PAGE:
1. Used by the speaker or writer to indicate the speaker or writer along with another or others as the subject: We made it to the lecture hall on time. We are planning a trip to Arizona this winter.
2. Used to refer to people in general, including the speaker or writer: "How can we enter the professions and yet remain civilized human beings?" (Virginia Woolf).
3. Used instead of I, especially by a writer wishing to reduce or avoid a subjective tone.
4. Used instead of I, especially by an editorialist, in expressing the opinion or point of view of a publication's management.
5. Used instead of I by a sovereign in formal address to refer to himself or herself.
6. Used instead of you in direct address, especially to imply a patronizing camaraderie with the addressee: How are we feeling today?
Appositive nouns or noun phrases sometimes lead writers and speakers to choose incorrect pronoun forms. Thus us
is frequently found in constructions such as Us owners will have something to say about the contract,
is required as the subject of the sentence. Less frequently, we
is substituted in positions where us
should be used, as in For we students, it's a no-win situation.
In all cases, the function of the pronoun within the sentence should determine its form, whether or not it is followed by a noun or noun phrase. See Usage Notes at be
American Heritage® Dictionary of the English Language, Fifth Edition. Copyright © 2016 by Houghton Mifflin Harcourt Publishing Company. Published by Houghton Mifflin Harcourt Publishing Company. All rights reserved.
1. refers to the speaker or writer and another person or other people: we should go now.
2. refers to all people or people in general: the planet on which we live.
when used by editors or other writers, and formerly by monarchs, a formal word for I1
b. (as noun): he uses the royal we in his pompous moods.
4. informal used instead of you with a tone of persuasiveness, condescension, or sarcasm: how are we today?.
[Old English wē, related to Old Saxon wī, Old High German wir, Old Norse vēr, Danish, Swedish vi, Sanskrit vayam]
Collins English Dictionary – Complete and Unabridged, 12th Edition 2014 © HarperCollins Publishers 1991, 1994, 1998, 2000, 2003, 2006, 2007, 2009, 2011, 2014
pron.pl., poss. our or ours,
nominative plural of I
2. (used to denote oneself and another or others, specifically or generally): We have two children. We often take good health for granted.
3. (used in the predicate following a copulative verb): It is we who should thank you.
Also called the royal we.
(used by a sovereign or other high officials and dignitaries in place of I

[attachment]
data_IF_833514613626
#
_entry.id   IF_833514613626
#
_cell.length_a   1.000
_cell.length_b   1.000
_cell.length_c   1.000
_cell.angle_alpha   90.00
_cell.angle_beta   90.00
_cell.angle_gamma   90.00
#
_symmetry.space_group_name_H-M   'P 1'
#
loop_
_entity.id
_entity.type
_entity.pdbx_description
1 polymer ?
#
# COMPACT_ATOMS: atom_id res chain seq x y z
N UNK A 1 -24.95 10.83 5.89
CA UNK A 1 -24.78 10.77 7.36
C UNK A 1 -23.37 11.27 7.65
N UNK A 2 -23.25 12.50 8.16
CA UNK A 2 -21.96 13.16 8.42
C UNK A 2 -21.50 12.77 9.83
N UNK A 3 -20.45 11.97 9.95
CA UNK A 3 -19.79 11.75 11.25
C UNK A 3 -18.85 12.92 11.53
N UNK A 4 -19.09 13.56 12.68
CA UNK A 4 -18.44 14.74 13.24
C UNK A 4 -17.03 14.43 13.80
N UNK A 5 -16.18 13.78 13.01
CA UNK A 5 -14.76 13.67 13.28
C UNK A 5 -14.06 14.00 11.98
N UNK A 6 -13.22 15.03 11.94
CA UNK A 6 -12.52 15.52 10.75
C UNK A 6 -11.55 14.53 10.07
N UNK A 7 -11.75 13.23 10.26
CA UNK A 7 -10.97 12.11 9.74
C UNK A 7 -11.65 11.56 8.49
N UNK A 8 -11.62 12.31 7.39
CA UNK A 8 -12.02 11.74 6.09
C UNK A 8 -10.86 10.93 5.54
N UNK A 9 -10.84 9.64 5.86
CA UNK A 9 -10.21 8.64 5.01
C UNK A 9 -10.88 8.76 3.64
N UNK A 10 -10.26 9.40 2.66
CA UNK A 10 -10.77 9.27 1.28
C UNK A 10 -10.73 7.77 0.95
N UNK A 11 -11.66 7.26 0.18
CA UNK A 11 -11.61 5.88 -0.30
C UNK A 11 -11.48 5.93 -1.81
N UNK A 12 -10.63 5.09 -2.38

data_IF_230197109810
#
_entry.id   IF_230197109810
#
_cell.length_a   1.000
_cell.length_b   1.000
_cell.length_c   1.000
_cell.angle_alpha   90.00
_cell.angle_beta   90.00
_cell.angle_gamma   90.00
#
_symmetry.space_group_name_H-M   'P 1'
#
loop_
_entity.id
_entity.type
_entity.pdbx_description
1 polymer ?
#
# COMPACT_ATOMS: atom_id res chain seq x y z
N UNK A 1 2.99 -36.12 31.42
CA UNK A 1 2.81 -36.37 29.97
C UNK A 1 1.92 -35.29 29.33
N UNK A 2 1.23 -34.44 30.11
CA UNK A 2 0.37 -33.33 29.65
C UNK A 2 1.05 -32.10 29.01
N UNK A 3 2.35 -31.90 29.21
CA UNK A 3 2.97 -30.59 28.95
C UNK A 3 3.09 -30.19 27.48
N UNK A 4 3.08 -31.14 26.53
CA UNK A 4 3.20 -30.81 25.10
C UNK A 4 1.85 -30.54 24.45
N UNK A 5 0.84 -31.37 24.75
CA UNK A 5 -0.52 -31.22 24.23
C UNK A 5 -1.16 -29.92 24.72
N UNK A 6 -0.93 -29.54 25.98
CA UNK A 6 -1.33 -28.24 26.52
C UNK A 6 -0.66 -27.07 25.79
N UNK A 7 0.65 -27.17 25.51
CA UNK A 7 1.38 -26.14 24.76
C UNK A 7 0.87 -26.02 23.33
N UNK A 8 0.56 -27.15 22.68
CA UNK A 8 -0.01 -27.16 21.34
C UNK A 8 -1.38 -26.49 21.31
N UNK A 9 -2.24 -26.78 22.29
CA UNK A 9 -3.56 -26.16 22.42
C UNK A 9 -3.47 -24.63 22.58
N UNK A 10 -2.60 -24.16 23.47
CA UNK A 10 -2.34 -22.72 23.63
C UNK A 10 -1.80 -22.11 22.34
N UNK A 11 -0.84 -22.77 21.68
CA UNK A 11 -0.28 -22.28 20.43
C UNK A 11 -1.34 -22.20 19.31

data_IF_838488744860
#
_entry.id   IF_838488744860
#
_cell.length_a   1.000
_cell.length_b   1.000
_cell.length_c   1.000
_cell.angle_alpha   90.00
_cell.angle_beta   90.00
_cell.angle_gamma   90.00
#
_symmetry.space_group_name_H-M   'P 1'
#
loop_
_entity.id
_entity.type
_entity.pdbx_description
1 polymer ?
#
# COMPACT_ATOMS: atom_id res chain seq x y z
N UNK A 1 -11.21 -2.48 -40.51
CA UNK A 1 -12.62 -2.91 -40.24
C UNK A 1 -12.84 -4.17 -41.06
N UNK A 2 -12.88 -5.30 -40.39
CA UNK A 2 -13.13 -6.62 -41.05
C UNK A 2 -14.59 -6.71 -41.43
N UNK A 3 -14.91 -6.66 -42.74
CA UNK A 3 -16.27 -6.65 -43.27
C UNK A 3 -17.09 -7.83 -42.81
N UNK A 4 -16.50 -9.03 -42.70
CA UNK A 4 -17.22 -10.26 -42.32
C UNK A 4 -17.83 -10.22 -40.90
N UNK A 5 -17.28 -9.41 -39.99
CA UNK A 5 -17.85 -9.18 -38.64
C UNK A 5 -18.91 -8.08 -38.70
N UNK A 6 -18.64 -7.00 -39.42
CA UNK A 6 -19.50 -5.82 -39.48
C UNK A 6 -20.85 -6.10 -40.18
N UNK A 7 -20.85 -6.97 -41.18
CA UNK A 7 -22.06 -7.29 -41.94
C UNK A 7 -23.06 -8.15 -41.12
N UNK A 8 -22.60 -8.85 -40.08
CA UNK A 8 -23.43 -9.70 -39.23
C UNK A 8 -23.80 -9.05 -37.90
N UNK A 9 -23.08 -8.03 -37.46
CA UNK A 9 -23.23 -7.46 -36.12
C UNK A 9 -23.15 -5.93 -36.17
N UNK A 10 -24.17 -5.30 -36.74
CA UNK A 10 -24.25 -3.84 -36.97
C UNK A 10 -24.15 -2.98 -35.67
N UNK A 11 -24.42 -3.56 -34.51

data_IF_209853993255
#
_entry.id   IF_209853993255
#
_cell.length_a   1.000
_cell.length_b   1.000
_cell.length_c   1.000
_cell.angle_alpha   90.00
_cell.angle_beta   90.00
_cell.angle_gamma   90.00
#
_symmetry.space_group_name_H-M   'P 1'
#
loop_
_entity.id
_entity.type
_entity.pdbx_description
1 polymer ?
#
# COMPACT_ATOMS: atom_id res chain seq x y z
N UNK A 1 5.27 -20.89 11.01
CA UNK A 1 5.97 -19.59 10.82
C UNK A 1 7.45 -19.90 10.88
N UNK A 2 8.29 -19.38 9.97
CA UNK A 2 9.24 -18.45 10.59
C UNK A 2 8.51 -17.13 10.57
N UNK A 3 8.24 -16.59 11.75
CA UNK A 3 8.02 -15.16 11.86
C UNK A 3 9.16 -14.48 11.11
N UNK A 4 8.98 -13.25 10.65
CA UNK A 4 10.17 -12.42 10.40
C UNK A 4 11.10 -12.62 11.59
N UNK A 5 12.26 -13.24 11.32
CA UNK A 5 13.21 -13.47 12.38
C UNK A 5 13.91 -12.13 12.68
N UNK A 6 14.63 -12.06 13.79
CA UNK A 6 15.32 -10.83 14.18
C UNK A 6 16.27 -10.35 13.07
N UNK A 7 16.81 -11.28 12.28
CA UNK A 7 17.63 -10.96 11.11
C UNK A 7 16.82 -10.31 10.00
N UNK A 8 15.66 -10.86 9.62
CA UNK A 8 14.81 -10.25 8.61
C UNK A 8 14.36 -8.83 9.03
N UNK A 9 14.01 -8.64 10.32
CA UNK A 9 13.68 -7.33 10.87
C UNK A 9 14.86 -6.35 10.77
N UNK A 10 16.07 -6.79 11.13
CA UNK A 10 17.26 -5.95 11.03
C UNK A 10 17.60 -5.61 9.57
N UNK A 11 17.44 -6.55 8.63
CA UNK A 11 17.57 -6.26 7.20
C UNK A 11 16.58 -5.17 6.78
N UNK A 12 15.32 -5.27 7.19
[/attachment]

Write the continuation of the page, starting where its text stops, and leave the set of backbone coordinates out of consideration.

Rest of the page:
in formal speech.)
Also called the editorial we
. (used by editors, writers, etc., to avoid the personal I
or to represent a collective viewpoint.)
6. you (used familiarly, often with mild condescension or sarcasm): We know we've been naughty, don't we?
[before 900; Middle English; Old English wē, c. Old Saxon wī, wē, Old High German wir, Old Norse vēr, Gothic weis]
Random House Kernerman Webster's College Dictionary, © 2010 K Dictionaries Ltd. Copyright 2005, 1997, 1991 by Random House, Inc. All rights reserved.
one you we they
One is sometimes an impersonal pronoun, showing that something is generally done or should generally be done.
One doesn't talk about politics at parties.
You can also use the possessive determiner one's and the reflexive pronoun oneself.
Naturally, one wants only the best for one's children.
We all understood the fear of making a fool of oneself.
One, one's, and oneself are fairly formal. Here are some other ways in which you can say that something is generally done or should be done:
You can use you, your, yours and yourself, as we usually do in this book.
There are things that have to be done and you do them and you never talk about them.
Ignoring your neighbours is rude.
You can use we, us, our, ours, and ourselves to say that something is generally done by a group of people that includes yourself.
We say things in the heat of an argument that we don't really mean.
There are things we can all do to make ourselves and our children happier.
They can sometimes mean people in general, or a group of people whose identity is not actually stated.
They found the body in the river.
Some people use they when they are mentioning a saying or repeating a piece of gossip.
They say that the camera never lies but it doesn't always show the full picture.
He made a fortune, they say.
They, them, their, theirs, and themselves are also used to refer to words such as everyone and anyone, person, child, and student.
You can use people. This is also a fairly common use.
People shouldn't leave jobs unfinished.
I don't think people should make promises they don't mean to keep.
6. the passive
Instead of using one of these words and an active verb, you can sometimes use a passive verb. This is a fairly common use in formal writing.
If there is increasing pain, medical advice should be taken.
Bookings must be made before the end of December.
You use we to refer to yourself together with one or more other people. We is the subject of a verb.
We could hear the birds singing.
We both sat down.
You can use we to include the person or people you are speaking or writing to.
If you like, we could have dinner together.
Don't say 'you and we' or 'we and you'. Instead of saying 'You and we must go', you say 'We must go'.
You can also use we to refer to people in general, including yourself.
We need to stop polluting the planet.
Nowadays we like to think of ourselves as rational and scientific.
Collins COBUILD English Usage © HarperCollins Publishers 1992, 2004, 2011, 2012